There is an excellent article in the December issue of Naval Engineers Journal titled, "Reducing TOC: Designing Inside-Out of the Hull." It is a bit long and full of technical detail about design tools, seaway loads, and cost estimating. While I thought the detail was interesting, it still does not explain why we keep doing things in the design process that lead us to produce very complex, expensive ships. This is why I am enrolled in a doctoral program in Human and Organizational Learning comprised of large components of leadership, organizational change, sociology, anthropology, and adult learning. The most interesting question to me is not how do we design ships to be more affordable, but rather why don't we do the things we already know how to do that will reduce ship costs? You won't find "the answer" in the article, but that was not the author's purpose. He is just writing about what we should do (good engineering focus). Nonetheless, if you don't spend some of your time trying to understand why we persist in courses of action that consistently produce results we claim we don't want, you will be just like all the others and run at high speed to the edge of the cliff, flap your arms, and end up in a pile of your peers in the abyss below. What follows are some of the author's most interesting points.
... the Navy continues to experience unique, one-of-a-kind, complex Detail Designs with the resulting cost and schedule problems. ... the fundamental early stage design process has not changed ... [it] does not deal with the ship in terms of modules or zones [and] is not structured for reusable design modules. p. 67
... Naval ships cost too much to acquire, operate, maintain repair, and modernize. ... one common conclusion [of studies] is the lack of design maturity or design stability (caused by late design of ship arrangements) is a significant contributor. 67 ... critical design decisions that are not based on valid technical and/or cost data, and too much design has to be recreated from scratch. p. 68
The author cites the 2005 RAND study done for the UK Ministry of Defense, the 2005 GAO study of cost growth in Navy shipbuilding programs, and the 2009 GAO study of shipbuilding programs.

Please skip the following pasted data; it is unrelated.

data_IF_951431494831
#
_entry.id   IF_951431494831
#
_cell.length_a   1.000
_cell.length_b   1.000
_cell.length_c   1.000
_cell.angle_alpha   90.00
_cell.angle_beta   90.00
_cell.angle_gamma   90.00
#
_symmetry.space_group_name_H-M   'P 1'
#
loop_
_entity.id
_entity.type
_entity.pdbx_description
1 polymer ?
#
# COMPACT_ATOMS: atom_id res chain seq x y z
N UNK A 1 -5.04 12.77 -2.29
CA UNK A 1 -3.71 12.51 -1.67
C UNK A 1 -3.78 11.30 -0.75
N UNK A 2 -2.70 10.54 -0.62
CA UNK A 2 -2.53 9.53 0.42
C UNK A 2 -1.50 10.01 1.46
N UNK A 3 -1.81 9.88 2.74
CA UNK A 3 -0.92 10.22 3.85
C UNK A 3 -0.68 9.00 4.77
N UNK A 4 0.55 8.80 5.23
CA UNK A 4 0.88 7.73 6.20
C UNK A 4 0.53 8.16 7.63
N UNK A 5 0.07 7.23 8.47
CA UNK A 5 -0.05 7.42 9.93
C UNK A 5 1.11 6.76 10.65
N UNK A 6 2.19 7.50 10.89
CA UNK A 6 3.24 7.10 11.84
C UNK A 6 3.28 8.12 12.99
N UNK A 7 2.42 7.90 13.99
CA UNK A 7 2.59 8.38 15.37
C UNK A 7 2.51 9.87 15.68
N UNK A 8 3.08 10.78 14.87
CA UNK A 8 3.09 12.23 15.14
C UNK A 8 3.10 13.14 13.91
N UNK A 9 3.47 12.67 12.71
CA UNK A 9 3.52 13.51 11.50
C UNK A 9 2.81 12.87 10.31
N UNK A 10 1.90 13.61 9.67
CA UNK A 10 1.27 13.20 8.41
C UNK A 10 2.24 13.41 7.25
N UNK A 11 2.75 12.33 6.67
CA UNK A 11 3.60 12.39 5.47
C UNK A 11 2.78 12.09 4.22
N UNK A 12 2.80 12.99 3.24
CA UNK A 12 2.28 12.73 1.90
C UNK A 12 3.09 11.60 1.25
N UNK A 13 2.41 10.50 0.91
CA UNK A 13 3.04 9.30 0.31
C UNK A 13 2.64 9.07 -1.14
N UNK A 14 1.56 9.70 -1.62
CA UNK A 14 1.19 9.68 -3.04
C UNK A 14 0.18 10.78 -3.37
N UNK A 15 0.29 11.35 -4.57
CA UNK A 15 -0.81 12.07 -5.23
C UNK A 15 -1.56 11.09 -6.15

We currently use an "Outside-in" design process that fixes the hull form first and then tries to fit everything in the hull that leads to expensive, complex system arrangements. The author advocates ship design process modeling and designing the hull around the systems arrangements ("inside-out" design). The author goes on to identify deficiencies in ship design tools including physics-based design tools (leading to poorly understood seaway loads and subsequent structural problems), and one-dimensional weight-based cost estimating.
Soule opinion: Understanding the technical changes that could be made in the design process is relatively straightforward (as the author points out). The real challenge is identified by Dr. Ashton Carton, former Assistant Secretary of Defense for Acquisition, Technology, and Logistics (quoted by the author),
... people are always looking for common denominators [in problematic acquisition programs]. ... self-deception is probably the greatest common denominator, where people march along, knowing that there's something wrong, nobody wanting to speak up, everybody hoping it will get better somehow.
The challenge is getting people to openly admit they have a problem they cannot fix (most of them already realize it exists). There may be no "acceptable" solutions due to the nature of the problems and constraints, but this may be largely due to how groups have defined "acceptable." Often, what a particular interest group defines as "acceptable" is really just preference. What is truly "unacceptable" is putting Sailors' lives at risk unnecessarily (when no missiles are inbound) or ignoring the laws of physics or spending money you don't have. All of those things are guaranteed to shorten your career. Dr. Carter calls this "self-deception," but how is it deception if you know or strongly suspect the problem exists?
I think the challenge is that people recognize the problem, but fail to act because they often don't have sufficient alternatives to career suicide. If you work in a culture that does not treat messengers with bad news well or expects you not to bring up problems you don't know how to solve, then it becomes perfectly rational to delay public problem recognition because some senior leader might let you off the hook and take money from one program or account, depending on the nature of the problem and how important the issue is to the Navy. Don't construe this as concluding this is a bad approach. It is, in fact, the way bureaucracies work. The trouble is, most junior personnel are not trained to recognize these kinds of situations.